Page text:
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Bordered Pit Aspiration in the Wood of Cryptomeria Japonica in Relation to Air Permeability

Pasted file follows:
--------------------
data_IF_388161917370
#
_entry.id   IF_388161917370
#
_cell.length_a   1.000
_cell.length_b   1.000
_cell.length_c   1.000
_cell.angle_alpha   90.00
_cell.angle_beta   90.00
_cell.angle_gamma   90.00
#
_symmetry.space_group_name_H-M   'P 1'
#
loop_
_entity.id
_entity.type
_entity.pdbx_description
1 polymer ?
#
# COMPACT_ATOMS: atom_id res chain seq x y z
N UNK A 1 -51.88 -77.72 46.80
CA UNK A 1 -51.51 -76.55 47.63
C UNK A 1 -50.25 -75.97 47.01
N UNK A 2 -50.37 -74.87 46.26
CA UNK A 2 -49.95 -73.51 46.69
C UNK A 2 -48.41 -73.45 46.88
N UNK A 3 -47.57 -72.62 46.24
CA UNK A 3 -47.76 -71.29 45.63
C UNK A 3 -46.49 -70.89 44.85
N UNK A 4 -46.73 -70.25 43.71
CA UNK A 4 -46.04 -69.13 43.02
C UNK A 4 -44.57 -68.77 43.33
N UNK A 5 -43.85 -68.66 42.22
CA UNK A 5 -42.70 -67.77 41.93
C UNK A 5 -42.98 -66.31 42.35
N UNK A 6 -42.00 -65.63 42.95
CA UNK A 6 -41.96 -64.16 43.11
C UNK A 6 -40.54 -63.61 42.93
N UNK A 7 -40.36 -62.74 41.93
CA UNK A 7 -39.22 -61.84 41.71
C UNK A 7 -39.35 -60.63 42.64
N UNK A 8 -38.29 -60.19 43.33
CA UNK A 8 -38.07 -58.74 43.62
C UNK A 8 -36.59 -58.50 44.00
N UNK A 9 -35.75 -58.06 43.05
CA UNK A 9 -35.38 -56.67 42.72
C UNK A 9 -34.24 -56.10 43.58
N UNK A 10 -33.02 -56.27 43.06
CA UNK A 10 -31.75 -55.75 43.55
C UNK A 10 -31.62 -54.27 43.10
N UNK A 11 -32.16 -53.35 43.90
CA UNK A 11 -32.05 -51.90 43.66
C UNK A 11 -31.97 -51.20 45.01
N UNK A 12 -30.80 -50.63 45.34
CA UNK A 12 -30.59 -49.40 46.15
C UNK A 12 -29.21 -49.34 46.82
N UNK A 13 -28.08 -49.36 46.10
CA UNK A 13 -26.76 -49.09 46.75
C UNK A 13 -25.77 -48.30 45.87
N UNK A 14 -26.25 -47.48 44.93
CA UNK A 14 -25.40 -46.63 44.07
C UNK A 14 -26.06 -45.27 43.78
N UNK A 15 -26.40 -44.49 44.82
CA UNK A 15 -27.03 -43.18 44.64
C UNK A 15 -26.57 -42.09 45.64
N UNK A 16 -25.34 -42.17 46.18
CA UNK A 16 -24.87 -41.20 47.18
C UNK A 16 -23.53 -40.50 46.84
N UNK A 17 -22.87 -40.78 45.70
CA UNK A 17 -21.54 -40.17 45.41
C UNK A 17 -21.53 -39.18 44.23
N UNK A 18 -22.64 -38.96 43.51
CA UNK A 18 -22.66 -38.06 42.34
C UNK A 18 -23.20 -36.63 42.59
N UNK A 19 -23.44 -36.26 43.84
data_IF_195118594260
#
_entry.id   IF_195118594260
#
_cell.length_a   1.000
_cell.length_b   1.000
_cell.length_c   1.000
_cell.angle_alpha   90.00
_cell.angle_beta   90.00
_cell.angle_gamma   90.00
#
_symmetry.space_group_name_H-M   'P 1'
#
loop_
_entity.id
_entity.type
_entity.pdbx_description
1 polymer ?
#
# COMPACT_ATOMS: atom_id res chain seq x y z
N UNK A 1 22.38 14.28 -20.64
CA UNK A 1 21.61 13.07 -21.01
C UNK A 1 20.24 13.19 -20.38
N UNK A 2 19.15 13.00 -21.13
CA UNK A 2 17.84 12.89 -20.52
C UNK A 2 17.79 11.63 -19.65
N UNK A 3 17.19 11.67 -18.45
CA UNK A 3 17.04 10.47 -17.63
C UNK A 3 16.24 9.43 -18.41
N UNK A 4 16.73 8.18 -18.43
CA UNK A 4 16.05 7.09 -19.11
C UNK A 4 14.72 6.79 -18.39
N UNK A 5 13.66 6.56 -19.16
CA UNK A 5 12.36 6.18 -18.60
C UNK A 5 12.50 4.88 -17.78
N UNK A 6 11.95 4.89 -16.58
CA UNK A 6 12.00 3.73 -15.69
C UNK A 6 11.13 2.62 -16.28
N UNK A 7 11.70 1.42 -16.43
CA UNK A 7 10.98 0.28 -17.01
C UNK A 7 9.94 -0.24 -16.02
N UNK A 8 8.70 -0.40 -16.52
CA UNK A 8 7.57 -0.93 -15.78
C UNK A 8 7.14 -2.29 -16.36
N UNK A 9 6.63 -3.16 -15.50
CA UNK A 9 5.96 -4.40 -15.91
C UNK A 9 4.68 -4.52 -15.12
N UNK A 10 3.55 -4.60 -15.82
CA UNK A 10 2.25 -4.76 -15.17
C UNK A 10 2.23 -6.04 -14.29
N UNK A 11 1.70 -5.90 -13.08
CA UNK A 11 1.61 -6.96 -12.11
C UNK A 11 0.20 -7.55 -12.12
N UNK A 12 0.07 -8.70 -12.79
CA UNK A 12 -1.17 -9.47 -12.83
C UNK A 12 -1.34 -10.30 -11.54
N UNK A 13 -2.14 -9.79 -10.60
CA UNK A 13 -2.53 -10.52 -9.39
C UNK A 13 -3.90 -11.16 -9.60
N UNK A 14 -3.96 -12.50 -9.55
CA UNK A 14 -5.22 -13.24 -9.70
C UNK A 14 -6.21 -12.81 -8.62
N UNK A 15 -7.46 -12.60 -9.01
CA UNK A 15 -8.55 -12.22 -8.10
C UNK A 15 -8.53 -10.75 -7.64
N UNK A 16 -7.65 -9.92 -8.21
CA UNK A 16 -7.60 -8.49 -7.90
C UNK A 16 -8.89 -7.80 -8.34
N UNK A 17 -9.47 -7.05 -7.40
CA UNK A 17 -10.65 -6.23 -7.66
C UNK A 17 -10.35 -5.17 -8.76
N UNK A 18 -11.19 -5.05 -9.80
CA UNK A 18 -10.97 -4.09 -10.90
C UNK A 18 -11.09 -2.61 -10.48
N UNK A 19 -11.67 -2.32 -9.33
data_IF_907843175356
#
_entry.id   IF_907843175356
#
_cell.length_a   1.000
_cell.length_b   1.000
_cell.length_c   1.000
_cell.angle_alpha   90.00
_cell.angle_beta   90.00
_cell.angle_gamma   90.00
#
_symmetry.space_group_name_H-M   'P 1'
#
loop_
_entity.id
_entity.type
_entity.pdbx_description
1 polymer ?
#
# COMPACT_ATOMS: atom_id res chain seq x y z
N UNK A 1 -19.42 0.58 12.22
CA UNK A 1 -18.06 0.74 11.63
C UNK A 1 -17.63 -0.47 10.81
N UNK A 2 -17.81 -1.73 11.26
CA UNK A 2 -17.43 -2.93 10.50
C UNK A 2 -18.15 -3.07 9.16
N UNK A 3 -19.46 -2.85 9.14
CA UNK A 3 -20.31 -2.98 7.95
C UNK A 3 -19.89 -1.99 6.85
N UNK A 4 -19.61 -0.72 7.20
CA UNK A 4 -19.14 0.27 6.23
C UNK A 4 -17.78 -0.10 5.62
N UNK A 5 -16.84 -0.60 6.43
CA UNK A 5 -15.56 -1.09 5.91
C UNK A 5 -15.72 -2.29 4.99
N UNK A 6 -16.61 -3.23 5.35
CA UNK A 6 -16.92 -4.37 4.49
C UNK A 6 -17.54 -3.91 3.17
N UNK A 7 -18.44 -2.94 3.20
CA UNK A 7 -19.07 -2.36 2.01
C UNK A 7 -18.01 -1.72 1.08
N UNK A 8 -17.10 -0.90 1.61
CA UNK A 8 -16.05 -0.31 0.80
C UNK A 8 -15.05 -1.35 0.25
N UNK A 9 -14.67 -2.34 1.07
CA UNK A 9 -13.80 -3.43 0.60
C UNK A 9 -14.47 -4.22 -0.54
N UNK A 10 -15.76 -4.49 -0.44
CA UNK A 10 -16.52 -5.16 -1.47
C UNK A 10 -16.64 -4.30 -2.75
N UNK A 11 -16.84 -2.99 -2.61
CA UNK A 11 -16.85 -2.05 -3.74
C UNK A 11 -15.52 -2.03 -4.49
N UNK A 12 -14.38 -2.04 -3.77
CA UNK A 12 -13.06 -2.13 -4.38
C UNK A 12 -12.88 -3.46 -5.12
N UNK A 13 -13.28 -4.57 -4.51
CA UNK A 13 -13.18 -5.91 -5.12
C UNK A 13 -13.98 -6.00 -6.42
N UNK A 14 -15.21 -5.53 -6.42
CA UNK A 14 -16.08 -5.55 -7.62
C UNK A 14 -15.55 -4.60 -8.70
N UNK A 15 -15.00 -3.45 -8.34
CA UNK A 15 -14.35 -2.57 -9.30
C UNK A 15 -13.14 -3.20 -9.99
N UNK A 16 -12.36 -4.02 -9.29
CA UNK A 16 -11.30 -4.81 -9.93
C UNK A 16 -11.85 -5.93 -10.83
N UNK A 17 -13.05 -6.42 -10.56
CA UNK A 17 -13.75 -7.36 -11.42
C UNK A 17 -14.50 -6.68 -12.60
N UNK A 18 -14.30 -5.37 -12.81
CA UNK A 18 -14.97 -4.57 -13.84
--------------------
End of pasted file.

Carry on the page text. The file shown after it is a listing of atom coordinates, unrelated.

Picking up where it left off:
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Aspiration of bordered pits in Cryptomeria japonica (L. f.) D. Don was studied in relation to the air permeability in sapwood, transition zone wood, and heartwood. The percentage of aspirated pits relative to the total number of bordered pits with observable tori was determined in samples that were epoxy-embedded and thin sectioned. Air permeability of air-dried and freeze-dried wood samples was measured following the method described by Siau (1984). Pit membrane structure of air-dried and freeze-dried samples was investigated by scanning electron microscopy on split radial surfaces. It is proposed that pit aspiration progresses during heartwood formation as already reported, but the pit aspiration was frequently incomplete and the percentage varied between individuals. The pit aspiration percentage was not obviously related to the sample's initial green moisture content or heartwood color. The results from permeability measurement and SEM observation on air- and freeze-dried samples suggest that pit aspiration occurred in sapwood samples (the initial moisture content of which ranged from 200 to 300%) during air-drying and caused a significant decrease in permeability confirming the pit aspiration mechanism proposed by Hart and Thomas (1967). In the heartwood, encrustation of pit membranes prevented aspiration during air-drying.


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